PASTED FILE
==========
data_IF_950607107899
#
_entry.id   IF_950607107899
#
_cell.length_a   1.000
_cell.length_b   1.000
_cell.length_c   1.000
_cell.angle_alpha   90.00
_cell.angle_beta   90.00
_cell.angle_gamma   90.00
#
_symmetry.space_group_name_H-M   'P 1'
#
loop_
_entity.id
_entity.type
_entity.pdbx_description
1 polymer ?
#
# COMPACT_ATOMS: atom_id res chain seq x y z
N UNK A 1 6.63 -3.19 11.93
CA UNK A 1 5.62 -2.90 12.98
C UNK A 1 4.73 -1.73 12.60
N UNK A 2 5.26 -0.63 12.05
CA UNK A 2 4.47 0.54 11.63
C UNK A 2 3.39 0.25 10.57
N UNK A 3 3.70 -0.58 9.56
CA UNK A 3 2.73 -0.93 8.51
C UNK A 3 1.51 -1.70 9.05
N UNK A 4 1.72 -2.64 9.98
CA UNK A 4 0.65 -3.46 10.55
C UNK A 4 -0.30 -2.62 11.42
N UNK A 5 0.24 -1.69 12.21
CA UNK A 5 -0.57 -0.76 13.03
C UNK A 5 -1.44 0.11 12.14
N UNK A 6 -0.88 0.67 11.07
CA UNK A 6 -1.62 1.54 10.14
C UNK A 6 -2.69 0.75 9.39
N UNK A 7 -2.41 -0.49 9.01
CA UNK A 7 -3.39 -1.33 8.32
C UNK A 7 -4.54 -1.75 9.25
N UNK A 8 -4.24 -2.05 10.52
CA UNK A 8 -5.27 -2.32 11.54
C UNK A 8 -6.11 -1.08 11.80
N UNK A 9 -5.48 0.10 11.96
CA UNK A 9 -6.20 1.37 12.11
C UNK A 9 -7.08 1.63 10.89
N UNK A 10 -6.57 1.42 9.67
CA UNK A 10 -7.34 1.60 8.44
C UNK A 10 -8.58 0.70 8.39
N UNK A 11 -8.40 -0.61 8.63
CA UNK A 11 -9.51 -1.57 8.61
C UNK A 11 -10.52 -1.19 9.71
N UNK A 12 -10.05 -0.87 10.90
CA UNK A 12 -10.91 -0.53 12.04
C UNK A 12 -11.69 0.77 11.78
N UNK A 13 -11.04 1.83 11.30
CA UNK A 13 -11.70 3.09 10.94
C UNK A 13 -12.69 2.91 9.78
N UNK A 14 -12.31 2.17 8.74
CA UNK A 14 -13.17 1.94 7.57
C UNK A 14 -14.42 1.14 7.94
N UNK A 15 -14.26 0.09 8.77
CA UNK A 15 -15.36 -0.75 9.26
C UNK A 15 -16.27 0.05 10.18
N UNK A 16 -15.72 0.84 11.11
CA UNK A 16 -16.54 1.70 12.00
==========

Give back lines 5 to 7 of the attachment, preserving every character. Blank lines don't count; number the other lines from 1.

_cell.length_a   1.000
_cell.length_b   1.000
_cell.length_c   1.000